Chickenpox Treatment & Management

Updated: Apr 14, 2017
  • Author: Anthony J Papadopoulos, MD; Chief Editor: Dirk M Elston, MD  more...
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Treatment

Approach Considerations

Primary varicella infection in the healthy child is a rather benign disease that requires symptomatic therapy only. Oral acyclovir should be considered for healthy persons at increased risk of severe varicella infections.

Adults and immunocompromised persons with chickenpox have a more complicated course than that occurring in children, and therefore, the condition necessitates a more aggressive pharmacotherapeutic approach. Intravenous acyclovir therapy is recommended for patients who are immunosuppressed or immunocompromised.

Varicella-zoster immune globulin (VariZIG) is indicated for use in highly susceptible, VZV-exposed immunocompromised or immunosuppressed populations. A live attenuated varicella vaccine (Oka strain) was approved by the FDA in 1995 for prophylactic use in healthy children and adults. [17, 18, 19, 20, 21]

While the current standard of care is with the antiviral agents discussed below, Lysimachia mauritiana extract appears promising as a potential agent. [22]

Also see the Guidelines section.

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Treatment in Healthy Children

The symptoms of chickenpox in the pediatric population can be treated topically and with oral agents. Pruritus can be treated with calamine lotion or pramoxine gel; powdered oatmeal baths; or oral antihistamines.

The nucleoside analogue acyclovir (20 mg/kg PO qid for 5 d), though shown to decrease the symptoms and duration of primary varicella infection when administered within 24 hours of onset of symptoms, is not commonly prescribed for otherwise healthy children. [23]

Given the high risk of varicella-related complications, children should be treated if any of the following conditions are a medical concern:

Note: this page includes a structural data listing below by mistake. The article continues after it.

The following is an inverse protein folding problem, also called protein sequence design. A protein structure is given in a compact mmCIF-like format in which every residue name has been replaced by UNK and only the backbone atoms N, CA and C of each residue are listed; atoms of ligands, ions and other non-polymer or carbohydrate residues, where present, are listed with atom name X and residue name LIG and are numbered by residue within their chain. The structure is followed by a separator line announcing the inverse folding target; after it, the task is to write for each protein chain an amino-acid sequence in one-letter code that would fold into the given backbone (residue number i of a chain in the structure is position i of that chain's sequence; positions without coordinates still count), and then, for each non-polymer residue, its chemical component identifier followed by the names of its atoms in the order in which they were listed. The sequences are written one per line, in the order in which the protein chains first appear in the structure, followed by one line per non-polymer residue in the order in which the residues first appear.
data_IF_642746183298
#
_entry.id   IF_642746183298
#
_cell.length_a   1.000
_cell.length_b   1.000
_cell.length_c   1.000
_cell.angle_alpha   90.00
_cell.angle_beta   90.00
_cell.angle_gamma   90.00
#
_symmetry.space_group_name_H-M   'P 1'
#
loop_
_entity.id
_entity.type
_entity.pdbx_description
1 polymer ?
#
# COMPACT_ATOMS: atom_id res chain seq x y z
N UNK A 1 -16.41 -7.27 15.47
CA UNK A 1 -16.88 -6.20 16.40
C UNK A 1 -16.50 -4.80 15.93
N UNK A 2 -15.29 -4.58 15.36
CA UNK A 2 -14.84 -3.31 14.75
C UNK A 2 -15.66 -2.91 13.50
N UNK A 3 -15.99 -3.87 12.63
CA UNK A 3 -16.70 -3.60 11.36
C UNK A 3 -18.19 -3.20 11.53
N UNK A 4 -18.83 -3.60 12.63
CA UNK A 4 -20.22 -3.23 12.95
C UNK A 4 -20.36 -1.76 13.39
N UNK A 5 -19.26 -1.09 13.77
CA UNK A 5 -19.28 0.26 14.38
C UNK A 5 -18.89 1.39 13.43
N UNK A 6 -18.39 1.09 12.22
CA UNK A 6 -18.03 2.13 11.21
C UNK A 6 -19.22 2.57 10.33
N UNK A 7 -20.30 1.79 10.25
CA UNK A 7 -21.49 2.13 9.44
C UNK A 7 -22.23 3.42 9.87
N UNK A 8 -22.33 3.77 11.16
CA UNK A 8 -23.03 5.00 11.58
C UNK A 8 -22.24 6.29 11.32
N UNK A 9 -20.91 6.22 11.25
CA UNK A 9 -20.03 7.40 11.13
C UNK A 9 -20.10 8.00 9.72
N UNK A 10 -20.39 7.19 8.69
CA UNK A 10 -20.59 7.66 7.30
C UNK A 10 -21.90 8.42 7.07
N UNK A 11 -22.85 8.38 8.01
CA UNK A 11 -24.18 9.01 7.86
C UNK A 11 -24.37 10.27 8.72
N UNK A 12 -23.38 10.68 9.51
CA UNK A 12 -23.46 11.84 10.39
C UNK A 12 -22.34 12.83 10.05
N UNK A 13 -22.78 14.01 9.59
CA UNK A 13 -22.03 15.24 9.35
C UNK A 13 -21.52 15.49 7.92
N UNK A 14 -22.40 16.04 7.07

• Defects in cell-mediated immunity
  • Chronic atopic dermatitis
  • Chronic asthma
  • Iatrogenic immunosuppression
  • Long-term systemic steroid use
  • Splenic dysfunction
  • Nephrotic syndrome

Go to Pediatric Chickenpox for more complete information on this topic.

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Treatment in Immunocompetent Adults

Oral acyclovir should be considered for healthy persons at increased risk of severe varicella infections, most notably patients older than 12 years. Oral acyclovir therapy in this population (800 mg 5 times/d for 7 d), begun within 24 hours of onset of symptoms, has been shown to decrease the duration of lesions and pyrexia, while reducing other symptoms and disease duration.

Valacyclovir, the L-valyl ester of acyclovir, is a prodrug that has higher oral bioavailability than acyclovir. Valacyclovir is used in the treatment of herpes zoster, but no large-based clinical trials yet have demonstrated its efficacy in primary varicella infection of healthy, immunocompetent individuals.

Famciclovir is a prodrug of penciclovir, which is a nucleoside analogue similar to acyclovir. Like valacyclovir, famciclovir has demonstrated efficacy in the treatment of herpes zoster, but it has not been extensively studied for use in primary varicella infection of healthy populations.

A few case reports also have found sorivudine, a nucleoside analogue that is a potent in vivo inhibitor of varicella-zoster virus (VZV) replication, to be effective in the treatment of primary varicella in healthy adults. Larger scale clinical trials are needed to demonstrate the efficacy of this medication.

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Treatment in the Immunocompromised or Immunosuppressed

Intravenous acyclovir therapy is recommended for patients who are immunosuppressed or immunocompromised, because of the life-threatening complications of primary varicella infection to which they are particularly susceptible. Severe disseminated disease, with the development of varicella pneumonia, encephalitis, hepatitis, and hemorrhagic complications, is much more common in this population than in other populations. [24]